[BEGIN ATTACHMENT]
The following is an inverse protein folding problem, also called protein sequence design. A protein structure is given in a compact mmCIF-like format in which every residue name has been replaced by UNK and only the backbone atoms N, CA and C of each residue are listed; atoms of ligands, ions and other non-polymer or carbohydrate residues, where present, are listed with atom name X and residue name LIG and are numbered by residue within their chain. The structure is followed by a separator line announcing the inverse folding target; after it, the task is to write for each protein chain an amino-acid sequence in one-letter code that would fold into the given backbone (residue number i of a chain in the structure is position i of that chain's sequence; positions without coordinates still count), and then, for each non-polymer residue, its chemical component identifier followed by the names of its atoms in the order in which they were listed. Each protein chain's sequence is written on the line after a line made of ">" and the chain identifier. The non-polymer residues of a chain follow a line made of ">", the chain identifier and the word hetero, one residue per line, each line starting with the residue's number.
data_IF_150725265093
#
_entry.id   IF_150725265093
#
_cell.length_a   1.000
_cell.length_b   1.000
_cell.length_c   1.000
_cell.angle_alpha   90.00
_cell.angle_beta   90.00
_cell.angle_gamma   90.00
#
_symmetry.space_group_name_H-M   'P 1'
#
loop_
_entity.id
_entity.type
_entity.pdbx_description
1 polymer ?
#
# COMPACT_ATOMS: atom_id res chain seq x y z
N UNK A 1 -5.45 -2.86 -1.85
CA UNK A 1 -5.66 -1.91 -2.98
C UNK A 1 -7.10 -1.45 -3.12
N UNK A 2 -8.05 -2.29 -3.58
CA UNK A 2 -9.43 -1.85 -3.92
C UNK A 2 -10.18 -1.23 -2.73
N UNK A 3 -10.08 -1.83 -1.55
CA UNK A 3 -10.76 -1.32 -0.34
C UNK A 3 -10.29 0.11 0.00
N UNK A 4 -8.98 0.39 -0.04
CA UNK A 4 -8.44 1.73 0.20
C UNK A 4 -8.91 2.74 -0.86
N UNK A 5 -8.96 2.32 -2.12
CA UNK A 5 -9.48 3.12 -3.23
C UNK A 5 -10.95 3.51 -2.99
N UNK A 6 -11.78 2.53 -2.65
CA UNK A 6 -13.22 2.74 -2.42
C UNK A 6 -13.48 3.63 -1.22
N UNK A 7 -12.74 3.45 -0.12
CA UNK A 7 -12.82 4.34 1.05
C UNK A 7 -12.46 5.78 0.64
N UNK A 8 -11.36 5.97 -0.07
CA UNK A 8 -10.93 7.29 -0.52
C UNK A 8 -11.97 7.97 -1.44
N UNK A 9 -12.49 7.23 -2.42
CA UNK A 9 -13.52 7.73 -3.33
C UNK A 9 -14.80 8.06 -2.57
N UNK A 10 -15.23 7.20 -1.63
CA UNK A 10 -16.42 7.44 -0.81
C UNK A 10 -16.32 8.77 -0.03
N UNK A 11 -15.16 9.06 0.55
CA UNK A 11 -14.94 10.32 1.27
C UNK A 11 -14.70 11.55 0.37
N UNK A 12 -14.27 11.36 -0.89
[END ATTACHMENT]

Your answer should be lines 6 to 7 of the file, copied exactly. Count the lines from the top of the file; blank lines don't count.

_cell.length_a   1.000
_cell.length_b   1.000